Wednesday, September 10, 2014

Is "Autoimmune Paleo" an Oxymoron?


I am not going to go into all the details on the Paleo diet, OR the Autoimmune diet. There are so many resources on the web, all you have to do is a quick search. There are more popping up daily as these have been the "new" approaches to healthy eating and also helping with a variety of health conditions. 
So here we have a few great resource: The Paleo Mom, AIP Lifestyle, and Autoimmune Paleo.
Now its pretty clear the difference between them both so my question is WHY is there a term "Autoimmune Paleo" to begin with? They arent the same. They are similar but NOT the same. 


"The Paleolithic diet, also popularly referred to as the caveman dietStone Age diet and hunter-gatherer diet, is a modern nutritional diet designed to emulate, insofar as possible using modern foods, the diet of wild plants and animals eaten by humans during the Paleolithic era.[1] Proponents of the diet therefore recommend avoiding any foods that they claim were not available to humans at that time, including dairy products, grains, legumes, processed oils, and refined sugar."

Well, that actually means  it should be devoid of any chemicals, additives, hormones, gmo's, or anything else we started adding in the 40's (and more aggressively in the 70"s).
So wouldn't that mean to be Paleo is to eat ALL organic all the time? 
again"..designed to emulate, insofar as possible using modern foods"
So that means you can' "really" be Paleo, just pretend  to be, and get as close to possible. I am not knocking it all. It is much healthier to avoid processed foods than to NOT. And your health can take a dramatic and beneficial turn. I myself did it for a while and felt great. But quite frankly I am uncomfortable calling myself Paleo because it truly by definition is not. 


 "Clean eating" is more appropriate.  " Real" foods -- those that are un- or minimally processed, refined, and handled, making them as close to their natural form as possible."


On the Paleo list of "ok" foods are eggs, flours, tomatoes, nuts & seeds just to name some. Also healthy fats include a list of  foods that are not all AIP approved. So You can't do both. You have to be on a Paleo diet or an Autoimmune diet. Nothing I have read fully explains the reasoning behind the term "Autoimmune Paleo" other than for the reintroduction of foods afterwards if you are using AIP as an elimination diet. You are urged to say Paleo by most advice. (*Of course it depends on what list/site you use.)

VIA  Mickey Trescott

There are some like myself who are not doing it as a 30 day,  6 month, or even a year program as I've read some bloggers have tried. If you stay on the AIP program "for life"
you are not Paleo.You cant be. 
Just because a vegetarian has a burger once doesn't mean the are no longer vegetarian.
If on AIP and you have a piece of wedding cake it does not mean you aren't on the AIP program any longer.
AS WITH ANY diet or lifestyle change, a treat, an allowance or even just unavoidable circumstances is perfectly ok. You may feel sick but you wont die!
Via Paleo Living Magazine

SO regardless if I stay Aip or not, I will never say I am Paleo again unless I am off AIP and actually on the Paleo diet. Its an oxymoron as far as I am concerned. But I will be thankful,  no matter what anyone wants to call it, that organic food is available, that my health is betting better, and we can continue to learn how to heal our bodies with food.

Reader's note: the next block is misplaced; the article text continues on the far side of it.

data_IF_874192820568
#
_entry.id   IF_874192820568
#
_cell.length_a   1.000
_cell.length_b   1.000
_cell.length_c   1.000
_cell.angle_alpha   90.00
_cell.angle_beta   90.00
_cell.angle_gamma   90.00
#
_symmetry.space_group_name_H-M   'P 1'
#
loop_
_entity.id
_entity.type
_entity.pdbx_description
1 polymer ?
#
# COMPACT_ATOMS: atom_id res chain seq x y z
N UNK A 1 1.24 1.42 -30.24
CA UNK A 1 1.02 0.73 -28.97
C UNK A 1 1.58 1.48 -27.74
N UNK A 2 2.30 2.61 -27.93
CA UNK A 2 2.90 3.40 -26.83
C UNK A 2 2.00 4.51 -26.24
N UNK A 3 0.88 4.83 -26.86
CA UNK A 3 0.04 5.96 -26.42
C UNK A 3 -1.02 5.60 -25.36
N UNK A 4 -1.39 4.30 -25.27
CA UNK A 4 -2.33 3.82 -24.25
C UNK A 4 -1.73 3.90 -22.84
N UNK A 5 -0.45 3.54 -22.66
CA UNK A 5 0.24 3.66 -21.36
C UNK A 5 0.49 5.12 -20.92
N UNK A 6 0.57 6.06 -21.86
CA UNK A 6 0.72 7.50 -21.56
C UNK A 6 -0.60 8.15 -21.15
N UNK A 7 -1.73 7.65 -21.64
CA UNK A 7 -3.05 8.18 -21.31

Nerd Fitness: Beginners Guide to the Paleo Diet
The Paleo Diet
Pro's and Con's of Paleo via Huffington Post
A Clean Plate
PaleoNonPaleo: Is the Paleo Autoimmune Protocol too hard?



4 comments:

  1. Have you read "It Starts with Food"? They do a good job there of explaining not only Paleo but the Auto-Immune protocol. Paleo is not one-size fits all, and you can follow an auto-immune protocol within it by avoiding the AI foods (in addition to other non-Paleo foods). As far as flours, that's a bit misleading as the only flours really Paleo are those made from nuts and seeds (not your typical wheat, or even rice, flours), keep in mind that grains as a whole are typically not considered Paleo. Of course, the definition of Paleo, and what fits in the diet, seems to vary depending on who you ask.

    I'm with you in that I do more "clean eating" than strictly following Paleo or AIP for that matter. I do my own thing based on what I know works for my body (and still working to figure that out as it changes constantly). I do avoid most non-Paleo foods, but I still eat beans, and some grains in moderation. There are also some highly encouraged Paleo foods that I do avoid because my body doesn't like them.

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    Replies
    1. I have read that and it is a great resource, as well a couple others. I just have a hard time using the 2 in the same context when they are they are not exactly the same. BUT, I have been accused of taking things too literally many (many) times! Like you said, it's constantly changing for me as well. It's an ongoing experiment what my body likes and doesnt, but so far a "mostly strict" AI diet has been the best. Of course there is n occasional cheat which I later pay for. I miss a lot of things, and sometimes I think I might explode I want certain things so badly, but I'd rather miss out on things sometimes than get thrown a prescription, be in bed or miss one of the kids activities simply because of something I ate. I just do so wish AI and Paleo would not be used together as ONE word to describe the diet. Sigh..cant change the world lol!

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